Both books give a great overview of the topics. While I appreciated the focus of the credit card book over the more general book on networking, both have something to teach you. I was able to get through the entire credit card book in four train rides (about two hours).
I recommend this series to people who are sick of the “for dummies” books out there today. If you know nothing about credit, you can become very knowledgeable in two hours. I am sure the same holds true to the entire series.
If you are already an expert on a topic and you want a more detailed view, this is probably not the best way for you to get more detail. If you are an expert looking to teach about a topic, this could be a good guide, however, for what people need to know.
The Skinny On books are available at all major bookstores and online. You can learn more at the official website of The Skinny On.
[Disclaimer: I was given free review copies of multiple Skinny On books]
I just finished reading The 4-Hour Workweek: Escape 9-5, Live Anywhere, and Join the New Rich
The book is written in a logical progression giving steps to eliminate needless work, make what you are doing as efficient as possible, start your own super efficient business, eliminate your need for going to work, and finally leaving the 9-5 world. The ultimate goal presented by Tim is to have the freedom to travel or spend time with friends and family.
According to the book, there are a few tricks to making this whole system work. Making your life more efficient and eliminating time wasters is possible by eliminating voice mail, focusing on e-mail, and letting people deal with small problems themselves. Bring in an Indian virtual assistant and your life is on autopilot. Before this book, I had never considered personal outsourcing.
From there, the book suggests finding a “muse” product that you can sell for a nice markup. I have one in mind and have already had a couple of bids from Chinese companies. From there, it is possible to setup automated sales, distribution, and customer service that will ultimately take only 4 hours a week to maintain. The money just flows into your bank account.
What I Liked: I like the idea of the 4 hour workweek, but who wouldn't? It seems like a great life plan. Eliminate the crap and focus on what is important. Use the 80/20 rule, or The Pareto Principle, to ensure you are only focusing on what is important and yields results. And, for what is left, hire an Indian for $8 an hour to deal with, freeing you to do whatever you want on a decent income.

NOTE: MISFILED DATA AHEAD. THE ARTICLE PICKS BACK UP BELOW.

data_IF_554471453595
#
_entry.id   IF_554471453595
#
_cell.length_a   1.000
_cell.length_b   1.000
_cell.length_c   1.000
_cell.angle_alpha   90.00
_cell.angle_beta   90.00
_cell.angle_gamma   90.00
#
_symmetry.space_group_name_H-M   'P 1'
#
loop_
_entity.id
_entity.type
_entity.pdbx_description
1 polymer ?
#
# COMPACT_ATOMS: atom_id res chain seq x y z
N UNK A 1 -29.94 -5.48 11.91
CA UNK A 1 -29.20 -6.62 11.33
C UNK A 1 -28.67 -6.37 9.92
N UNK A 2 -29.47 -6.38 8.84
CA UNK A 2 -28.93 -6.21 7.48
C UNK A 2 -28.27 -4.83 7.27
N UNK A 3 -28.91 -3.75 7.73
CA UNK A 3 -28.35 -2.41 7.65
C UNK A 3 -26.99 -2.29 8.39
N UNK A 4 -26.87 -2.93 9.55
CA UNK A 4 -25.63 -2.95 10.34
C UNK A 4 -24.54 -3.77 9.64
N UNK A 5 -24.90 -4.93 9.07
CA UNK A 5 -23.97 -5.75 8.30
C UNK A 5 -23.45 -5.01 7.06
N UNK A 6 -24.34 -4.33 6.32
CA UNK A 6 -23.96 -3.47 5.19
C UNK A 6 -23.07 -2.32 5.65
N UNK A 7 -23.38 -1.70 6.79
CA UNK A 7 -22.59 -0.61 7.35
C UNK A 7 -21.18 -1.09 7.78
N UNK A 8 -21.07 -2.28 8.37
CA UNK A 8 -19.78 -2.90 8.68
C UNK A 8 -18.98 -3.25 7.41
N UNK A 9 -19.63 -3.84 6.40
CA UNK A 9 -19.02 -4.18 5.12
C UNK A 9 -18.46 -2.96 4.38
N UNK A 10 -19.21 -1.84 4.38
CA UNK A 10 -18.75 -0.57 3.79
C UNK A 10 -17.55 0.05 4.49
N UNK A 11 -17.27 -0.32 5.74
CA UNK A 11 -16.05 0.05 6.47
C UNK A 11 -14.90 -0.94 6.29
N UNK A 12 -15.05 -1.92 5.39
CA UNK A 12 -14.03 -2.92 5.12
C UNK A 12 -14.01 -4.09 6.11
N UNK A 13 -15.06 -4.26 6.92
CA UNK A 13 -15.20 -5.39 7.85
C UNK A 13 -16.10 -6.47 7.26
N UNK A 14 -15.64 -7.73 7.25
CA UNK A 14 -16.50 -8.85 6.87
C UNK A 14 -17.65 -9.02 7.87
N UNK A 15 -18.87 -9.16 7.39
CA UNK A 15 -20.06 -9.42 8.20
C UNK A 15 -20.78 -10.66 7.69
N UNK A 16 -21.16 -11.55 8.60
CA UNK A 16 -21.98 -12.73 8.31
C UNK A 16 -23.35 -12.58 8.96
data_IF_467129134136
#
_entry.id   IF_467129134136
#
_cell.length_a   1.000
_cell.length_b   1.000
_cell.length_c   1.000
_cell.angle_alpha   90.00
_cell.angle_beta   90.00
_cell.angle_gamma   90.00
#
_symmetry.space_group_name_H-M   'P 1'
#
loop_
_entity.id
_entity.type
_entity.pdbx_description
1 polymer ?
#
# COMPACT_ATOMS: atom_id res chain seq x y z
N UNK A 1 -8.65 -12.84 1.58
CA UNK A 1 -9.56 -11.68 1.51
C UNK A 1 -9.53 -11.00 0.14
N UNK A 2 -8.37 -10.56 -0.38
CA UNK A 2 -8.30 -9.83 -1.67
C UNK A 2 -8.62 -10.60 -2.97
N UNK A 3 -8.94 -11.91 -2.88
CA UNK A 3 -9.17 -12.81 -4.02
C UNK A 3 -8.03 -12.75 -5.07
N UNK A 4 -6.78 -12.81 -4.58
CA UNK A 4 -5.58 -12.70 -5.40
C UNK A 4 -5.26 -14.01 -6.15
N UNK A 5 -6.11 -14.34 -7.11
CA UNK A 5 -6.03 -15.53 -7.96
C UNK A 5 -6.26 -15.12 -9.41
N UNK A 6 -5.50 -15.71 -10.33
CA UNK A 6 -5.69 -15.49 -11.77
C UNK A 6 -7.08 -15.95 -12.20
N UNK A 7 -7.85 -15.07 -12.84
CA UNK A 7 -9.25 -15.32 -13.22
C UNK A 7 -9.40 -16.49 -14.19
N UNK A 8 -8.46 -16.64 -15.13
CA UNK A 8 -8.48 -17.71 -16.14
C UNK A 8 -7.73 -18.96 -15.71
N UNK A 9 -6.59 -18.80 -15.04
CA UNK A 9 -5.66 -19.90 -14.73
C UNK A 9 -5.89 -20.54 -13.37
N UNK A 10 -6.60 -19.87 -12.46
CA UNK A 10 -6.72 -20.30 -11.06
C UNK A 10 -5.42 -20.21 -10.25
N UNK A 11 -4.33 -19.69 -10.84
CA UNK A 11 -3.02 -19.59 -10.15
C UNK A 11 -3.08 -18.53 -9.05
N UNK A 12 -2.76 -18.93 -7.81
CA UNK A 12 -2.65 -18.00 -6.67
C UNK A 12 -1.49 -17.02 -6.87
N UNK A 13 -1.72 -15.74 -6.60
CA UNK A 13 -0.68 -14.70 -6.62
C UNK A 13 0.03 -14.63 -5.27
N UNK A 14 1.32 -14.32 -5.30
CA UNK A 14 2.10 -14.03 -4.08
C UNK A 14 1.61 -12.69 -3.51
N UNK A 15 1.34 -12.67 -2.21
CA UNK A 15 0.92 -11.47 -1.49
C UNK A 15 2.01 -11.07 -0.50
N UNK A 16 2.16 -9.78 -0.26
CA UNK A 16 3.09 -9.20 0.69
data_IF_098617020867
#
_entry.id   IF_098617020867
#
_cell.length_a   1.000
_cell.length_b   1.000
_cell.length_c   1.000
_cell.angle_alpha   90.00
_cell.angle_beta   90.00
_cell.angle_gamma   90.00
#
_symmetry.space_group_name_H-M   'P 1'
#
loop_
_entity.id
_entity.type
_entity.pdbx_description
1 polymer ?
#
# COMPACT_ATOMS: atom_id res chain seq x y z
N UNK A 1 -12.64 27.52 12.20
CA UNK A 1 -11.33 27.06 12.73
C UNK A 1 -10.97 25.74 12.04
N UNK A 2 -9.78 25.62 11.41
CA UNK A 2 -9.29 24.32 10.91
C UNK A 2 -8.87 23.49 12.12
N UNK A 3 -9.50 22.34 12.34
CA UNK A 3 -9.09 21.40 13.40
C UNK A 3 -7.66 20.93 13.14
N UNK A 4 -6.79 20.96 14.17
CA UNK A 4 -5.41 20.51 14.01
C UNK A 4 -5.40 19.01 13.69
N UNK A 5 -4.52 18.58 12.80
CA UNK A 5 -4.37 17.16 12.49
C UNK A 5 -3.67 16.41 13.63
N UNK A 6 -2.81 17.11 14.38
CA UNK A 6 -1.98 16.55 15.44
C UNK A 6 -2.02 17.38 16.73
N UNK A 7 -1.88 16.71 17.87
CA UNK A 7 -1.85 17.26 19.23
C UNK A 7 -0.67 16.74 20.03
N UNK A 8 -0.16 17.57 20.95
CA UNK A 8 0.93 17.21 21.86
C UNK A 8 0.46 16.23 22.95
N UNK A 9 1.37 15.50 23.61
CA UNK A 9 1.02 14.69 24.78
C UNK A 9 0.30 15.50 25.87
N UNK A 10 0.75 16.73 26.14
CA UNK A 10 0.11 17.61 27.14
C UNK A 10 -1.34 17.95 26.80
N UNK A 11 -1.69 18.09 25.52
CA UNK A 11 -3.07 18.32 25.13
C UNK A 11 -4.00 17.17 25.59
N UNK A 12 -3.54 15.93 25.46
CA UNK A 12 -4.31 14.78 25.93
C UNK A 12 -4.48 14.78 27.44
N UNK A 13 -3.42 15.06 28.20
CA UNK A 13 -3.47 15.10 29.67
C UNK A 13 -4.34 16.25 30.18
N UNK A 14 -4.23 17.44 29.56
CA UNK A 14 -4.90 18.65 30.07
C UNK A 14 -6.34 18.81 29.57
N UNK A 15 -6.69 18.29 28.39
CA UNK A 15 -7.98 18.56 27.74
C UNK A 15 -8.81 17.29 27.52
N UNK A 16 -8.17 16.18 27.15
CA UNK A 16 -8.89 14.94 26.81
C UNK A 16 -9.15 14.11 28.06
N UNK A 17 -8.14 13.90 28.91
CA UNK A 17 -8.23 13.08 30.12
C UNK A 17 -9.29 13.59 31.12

What I Didn't Like: I had a bit of a feeling the entire way through that they guy is full of it. How easy can it really be to start a company that requires almost no time and effort? How well can someone in India really help me with my life that it is worth $5-$10 per hour for something that I can do myself? It is possible to really do what the book says, but it is important to bring yourself down from the cloud the book puts you on. Remember, if you follow the book, to make calculated decisions. Don't throw everything away on a whim.
Overall:I like the book. I think it is a fun idea and I am giving it a go. Make sure you keep up on the blog to read about my progress. I recommend this book to anyone who wants to try a fun project to make a bit of extra cash. If it goes well, who knows, you might get rich on the way to a 4 hour workweek. That, according to the book, makes you part of the NR, the “new rich.”
If you decide to buy the book, please do so using my Amazon link
Ramit Sethi is a fun and interesting character. I had the chance to meet him a few months back on his book tour and just got around to finishing the book. Ramit genuinely cares about helping his readers be as lazy and financially stable as possible. If you think that is an oxymoron, you should probably read the book.